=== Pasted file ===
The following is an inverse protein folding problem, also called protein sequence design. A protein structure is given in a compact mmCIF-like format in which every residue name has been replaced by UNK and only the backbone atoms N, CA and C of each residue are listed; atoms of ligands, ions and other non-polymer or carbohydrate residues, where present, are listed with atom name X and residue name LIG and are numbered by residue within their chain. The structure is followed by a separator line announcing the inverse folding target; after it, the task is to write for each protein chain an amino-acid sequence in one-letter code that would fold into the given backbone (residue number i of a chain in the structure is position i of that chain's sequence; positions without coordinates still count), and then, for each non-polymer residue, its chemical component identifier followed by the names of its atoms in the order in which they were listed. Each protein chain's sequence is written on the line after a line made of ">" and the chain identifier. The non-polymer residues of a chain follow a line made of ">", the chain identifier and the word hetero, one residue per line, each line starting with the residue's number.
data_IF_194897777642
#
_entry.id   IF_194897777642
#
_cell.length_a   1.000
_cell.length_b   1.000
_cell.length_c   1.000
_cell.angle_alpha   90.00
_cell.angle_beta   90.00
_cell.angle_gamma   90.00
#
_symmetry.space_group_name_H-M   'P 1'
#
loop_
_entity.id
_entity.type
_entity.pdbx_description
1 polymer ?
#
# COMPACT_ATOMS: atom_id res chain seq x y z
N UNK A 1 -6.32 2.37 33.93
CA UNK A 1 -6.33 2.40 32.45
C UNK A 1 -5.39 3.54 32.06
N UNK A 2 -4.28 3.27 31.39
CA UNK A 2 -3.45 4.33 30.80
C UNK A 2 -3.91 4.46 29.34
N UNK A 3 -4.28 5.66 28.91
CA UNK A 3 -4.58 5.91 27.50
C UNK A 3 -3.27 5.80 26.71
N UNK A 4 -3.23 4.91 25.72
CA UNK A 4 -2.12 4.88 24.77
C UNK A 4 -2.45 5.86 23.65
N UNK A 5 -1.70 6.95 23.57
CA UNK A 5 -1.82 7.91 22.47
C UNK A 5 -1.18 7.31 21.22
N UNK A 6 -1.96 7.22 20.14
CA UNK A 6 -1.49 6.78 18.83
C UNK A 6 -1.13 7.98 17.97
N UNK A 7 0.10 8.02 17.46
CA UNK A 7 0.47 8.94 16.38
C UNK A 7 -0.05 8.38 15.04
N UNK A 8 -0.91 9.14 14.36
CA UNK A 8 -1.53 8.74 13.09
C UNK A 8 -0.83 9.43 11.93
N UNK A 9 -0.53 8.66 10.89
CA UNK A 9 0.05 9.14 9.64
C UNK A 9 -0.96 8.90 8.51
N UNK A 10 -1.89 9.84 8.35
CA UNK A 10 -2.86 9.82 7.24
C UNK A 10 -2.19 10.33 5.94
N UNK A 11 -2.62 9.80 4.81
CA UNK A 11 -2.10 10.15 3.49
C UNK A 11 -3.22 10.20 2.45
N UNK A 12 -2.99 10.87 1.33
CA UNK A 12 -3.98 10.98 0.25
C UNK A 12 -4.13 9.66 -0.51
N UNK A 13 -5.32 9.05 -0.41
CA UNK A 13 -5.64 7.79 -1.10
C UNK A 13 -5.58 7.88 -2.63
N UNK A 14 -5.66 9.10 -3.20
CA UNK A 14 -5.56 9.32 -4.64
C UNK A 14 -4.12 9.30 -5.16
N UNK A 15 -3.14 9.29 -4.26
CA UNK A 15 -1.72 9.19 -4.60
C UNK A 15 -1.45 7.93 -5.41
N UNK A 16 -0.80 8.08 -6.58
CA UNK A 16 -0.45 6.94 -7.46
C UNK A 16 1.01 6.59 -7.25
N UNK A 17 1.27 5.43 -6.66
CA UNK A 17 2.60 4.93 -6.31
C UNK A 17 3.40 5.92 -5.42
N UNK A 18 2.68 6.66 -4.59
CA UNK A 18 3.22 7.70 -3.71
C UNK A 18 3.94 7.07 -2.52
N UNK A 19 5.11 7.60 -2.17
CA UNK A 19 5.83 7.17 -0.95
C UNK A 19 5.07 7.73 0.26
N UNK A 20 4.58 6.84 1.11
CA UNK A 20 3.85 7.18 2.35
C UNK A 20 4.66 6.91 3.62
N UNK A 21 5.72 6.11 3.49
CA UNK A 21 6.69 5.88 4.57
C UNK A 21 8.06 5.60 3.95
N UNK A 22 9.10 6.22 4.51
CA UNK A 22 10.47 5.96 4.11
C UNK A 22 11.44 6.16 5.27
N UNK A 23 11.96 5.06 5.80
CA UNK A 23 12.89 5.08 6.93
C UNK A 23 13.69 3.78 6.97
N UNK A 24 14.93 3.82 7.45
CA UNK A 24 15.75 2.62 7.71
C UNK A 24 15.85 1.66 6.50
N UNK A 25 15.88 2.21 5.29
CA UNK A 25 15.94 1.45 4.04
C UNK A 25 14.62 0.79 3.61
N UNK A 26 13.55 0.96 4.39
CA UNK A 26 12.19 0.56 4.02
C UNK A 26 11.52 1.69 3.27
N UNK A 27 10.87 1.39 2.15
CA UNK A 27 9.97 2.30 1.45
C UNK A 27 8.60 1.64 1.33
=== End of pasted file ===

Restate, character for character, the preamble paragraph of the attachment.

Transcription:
The following is an inverse protein folding problem, also called protein sequence design. A protein structure is given in a compact mmCIF-like format in which every residue name has been replaced by UNK and only the backbone atoms N, CA and C of each residue are listed; atoms of ligands, ions and other non-polymer or carbohydrate residues, where present, are listed with atom name X and residue name LIG and are numbered by residue within their chain. The structure is followed by a separator line announcing the inverse folding target; after it, the task is to write for each protein chain an amino-acid sequence in one-letter code that would fold into the given backbone (residue number i of a chain in the structure is position i of that chain's sequence; positions without coordinates still count), and then, for each non-polymer residue, its chemical component identifier followed by the names of its atoms in the order in which they were listed. Each protein chain's sequence is written on the line after a line made of ">" and the chain identifier. The non-polymer residues of a chain follow a line made of ">", the chain identifier and the word hetero, one residue per line, each line starting with the residue's number.